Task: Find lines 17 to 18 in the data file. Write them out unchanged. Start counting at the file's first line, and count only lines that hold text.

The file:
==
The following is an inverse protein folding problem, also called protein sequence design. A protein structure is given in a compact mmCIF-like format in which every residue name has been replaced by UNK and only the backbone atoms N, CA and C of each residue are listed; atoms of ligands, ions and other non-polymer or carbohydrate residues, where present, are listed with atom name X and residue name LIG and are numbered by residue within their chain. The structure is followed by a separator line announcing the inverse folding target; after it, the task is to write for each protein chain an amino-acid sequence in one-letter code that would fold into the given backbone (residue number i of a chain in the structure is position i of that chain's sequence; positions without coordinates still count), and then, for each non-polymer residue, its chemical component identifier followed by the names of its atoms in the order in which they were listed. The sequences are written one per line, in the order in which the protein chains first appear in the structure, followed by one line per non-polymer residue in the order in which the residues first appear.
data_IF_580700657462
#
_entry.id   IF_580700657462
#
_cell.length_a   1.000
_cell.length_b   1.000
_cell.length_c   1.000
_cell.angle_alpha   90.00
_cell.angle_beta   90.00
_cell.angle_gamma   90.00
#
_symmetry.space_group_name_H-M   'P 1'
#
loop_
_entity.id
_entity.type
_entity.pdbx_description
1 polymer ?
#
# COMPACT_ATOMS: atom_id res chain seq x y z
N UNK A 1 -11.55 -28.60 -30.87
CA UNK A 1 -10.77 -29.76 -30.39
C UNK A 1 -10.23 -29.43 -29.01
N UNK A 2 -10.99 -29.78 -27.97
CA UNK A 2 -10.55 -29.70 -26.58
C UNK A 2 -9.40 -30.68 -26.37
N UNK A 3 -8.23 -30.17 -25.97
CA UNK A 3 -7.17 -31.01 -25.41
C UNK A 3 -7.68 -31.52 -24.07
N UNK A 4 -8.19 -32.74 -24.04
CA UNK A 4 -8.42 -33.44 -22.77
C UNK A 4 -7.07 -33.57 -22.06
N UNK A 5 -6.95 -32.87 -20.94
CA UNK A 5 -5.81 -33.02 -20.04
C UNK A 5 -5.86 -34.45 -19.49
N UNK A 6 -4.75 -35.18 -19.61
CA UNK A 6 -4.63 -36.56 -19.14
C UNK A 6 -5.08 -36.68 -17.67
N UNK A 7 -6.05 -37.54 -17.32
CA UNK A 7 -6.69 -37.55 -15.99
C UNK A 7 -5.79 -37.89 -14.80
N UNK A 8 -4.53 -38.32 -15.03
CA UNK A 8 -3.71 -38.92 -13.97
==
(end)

_entity.type
_entity.pdbx_description